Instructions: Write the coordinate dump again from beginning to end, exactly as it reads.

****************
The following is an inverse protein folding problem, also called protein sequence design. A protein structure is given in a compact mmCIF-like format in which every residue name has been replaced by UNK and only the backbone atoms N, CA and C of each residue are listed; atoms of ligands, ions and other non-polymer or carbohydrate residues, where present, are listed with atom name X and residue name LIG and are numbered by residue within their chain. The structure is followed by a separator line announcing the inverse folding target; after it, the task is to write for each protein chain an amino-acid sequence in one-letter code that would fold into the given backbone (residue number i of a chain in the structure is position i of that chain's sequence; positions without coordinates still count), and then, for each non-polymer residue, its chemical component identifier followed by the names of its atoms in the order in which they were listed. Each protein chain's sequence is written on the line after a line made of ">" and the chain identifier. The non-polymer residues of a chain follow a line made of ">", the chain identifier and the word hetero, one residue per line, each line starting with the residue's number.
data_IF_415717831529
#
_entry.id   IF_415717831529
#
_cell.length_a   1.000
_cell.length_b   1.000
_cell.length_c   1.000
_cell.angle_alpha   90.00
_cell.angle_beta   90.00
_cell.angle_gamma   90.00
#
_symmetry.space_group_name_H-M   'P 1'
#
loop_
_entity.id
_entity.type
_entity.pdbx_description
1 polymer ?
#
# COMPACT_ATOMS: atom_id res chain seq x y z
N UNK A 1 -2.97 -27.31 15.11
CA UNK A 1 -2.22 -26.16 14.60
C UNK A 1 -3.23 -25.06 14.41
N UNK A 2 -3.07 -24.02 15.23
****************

The following is an inverse protein folding problem, also called protein sequence design. A protein structure is given in a compact mmCIF-like format in which every residue name has been replaced by UNK and only the backbone atoms N, CA and C of each residue are listed; atoms of ligands, ions and other non-polymer or carbohydrate residues, where present, are listed with atom name X and residue name LIG and are numbered by residue within their chain. The structure is followed by a separator line announcing the inverse folding target; after it, the task is to write for each protein chain an amino-acid sequence in one-letter code that would fold into the given backbone (residue number i of a chain in the structure is position i of that chain's sequence; positions without coordinates still count), and then, for each non-polymer residue, its chemical component identifier followed by the names of its atoms in the order in which they were listed. Each protein chain's sequence is written on the line after a line made of ">" and the chain identifier. The non-polymer residues of a chain follow a line made of ">", the chain identifier and the word hetero, one residue per line, each line starting with the residue's number.
data_IF_415717831529
#
_entry.id   IF_415717831529
#
_cell.length_a   1.000
_cell.length_b   1.000
_cell.length_c   1.000
_cell.angle_alpha   90.00
_cell.angle_beta   90.00
_cell.angle_gamma   90.00
#
_symmetry.space_group_name_H-M   'P 1'
#
loop_
_entity.id
_entity.type
_entity.pdbx_description
1 polymer ?
#
# COMPACT_ATOMS: atom_id res chain seq x y z
N UNK A 1 -2.97 -27.31 15.11
CA UNK A 1 -2.22 -26.16 14.60
C UNK A 1 -3.23 -25.06 14.41
N UNK A 2 -3.07 -24.02 15.23